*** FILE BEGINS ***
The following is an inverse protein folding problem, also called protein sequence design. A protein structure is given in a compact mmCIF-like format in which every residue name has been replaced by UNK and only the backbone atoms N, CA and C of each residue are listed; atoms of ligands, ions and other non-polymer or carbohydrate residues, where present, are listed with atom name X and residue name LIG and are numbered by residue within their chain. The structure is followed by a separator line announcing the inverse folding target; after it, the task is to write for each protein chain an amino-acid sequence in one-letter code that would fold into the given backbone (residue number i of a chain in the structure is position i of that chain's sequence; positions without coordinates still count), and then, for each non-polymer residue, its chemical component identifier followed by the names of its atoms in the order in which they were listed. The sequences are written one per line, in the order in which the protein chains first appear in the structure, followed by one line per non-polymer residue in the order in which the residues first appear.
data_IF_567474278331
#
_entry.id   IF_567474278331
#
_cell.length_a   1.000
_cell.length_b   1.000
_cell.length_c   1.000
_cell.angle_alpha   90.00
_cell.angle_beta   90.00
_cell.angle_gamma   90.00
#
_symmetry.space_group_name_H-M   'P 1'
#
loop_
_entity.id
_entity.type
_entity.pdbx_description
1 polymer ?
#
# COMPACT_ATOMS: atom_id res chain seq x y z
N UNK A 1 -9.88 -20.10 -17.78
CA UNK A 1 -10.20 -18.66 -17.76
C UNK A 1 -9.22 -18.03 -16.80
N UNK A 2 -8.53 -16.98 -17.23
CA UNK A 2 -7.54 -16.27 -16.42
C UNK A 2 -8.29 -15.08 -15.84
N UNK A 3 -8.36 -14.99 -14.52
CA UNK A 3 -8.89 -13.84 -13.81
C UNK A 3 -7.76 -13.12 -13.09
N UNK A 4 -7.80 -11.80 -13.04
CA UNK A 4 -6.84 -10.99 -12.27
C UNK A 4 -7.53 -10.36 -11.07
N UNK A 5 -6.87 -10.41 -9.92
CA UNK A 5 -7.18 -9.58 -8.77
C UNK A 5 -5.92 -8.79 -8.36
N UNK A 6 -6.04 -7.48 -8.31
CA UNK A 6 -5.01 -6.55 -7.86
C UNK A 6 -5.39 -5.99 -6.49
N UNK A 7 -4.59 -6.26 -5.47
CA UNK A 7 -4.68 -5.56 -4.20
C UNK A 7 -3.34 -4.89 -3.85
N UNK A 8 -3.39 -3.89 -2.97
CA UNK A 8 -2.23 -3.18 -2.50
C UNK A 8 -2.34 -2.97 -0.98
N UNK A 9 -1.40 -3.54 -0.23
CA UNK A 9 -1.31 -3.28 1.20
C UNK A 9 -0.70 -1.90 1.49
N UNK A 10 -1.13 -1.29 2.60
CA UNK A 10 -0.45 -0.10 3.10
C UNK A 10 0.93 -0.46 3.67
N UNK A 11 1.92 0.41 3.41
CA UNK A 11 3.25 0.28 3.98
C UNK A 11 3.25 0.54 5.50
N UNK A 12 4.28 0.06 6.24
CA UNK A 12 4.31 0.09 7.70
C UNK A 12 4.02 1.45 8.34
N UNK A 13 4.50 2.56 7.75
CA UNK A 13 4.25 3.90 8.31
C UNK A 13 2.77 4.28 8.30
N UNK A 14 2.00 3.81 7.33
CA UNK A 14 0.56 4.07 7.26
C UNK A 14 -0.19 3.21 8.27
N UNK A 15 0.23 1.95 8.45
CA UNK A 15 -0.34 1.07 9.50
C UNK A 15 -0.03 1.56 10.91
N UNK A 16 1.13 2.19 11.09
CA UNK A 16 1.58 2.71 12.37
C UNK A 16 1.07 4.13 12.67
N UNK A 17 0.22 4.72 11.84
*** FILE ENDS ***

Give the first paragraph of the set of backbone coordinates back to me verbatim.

The following is an inverse protein folding problem, also called protein sequence design. A protein structure is given in a compact mmCIF-like format in which every residue name has been replaced by UNK and only the backbone atoms N, CA and C of each residue are listed; atoms of ligands, ions and other non-polymer or carbohydrate residues, where present, are listed with atom name X and residue name LIG and are numbered by residue within their chain. The structure is followed by a separator line announcing the inverse folding target; after it, the task is to write for each protein chain an amino-acid sequence in one-letter code that would fold into the given backbone (residue number i of a chain in the structure is position i of that chain's sequence; positions without coordinates still count), and then, for each non-polymer residue, its chemical component identifier followed by the names of its atoms in the order in which they were listed. The sequences are written one per line, in the order in which the protein chains first appear in the structure, followed by one line per non-polymer residue in the order in which the residues first appear.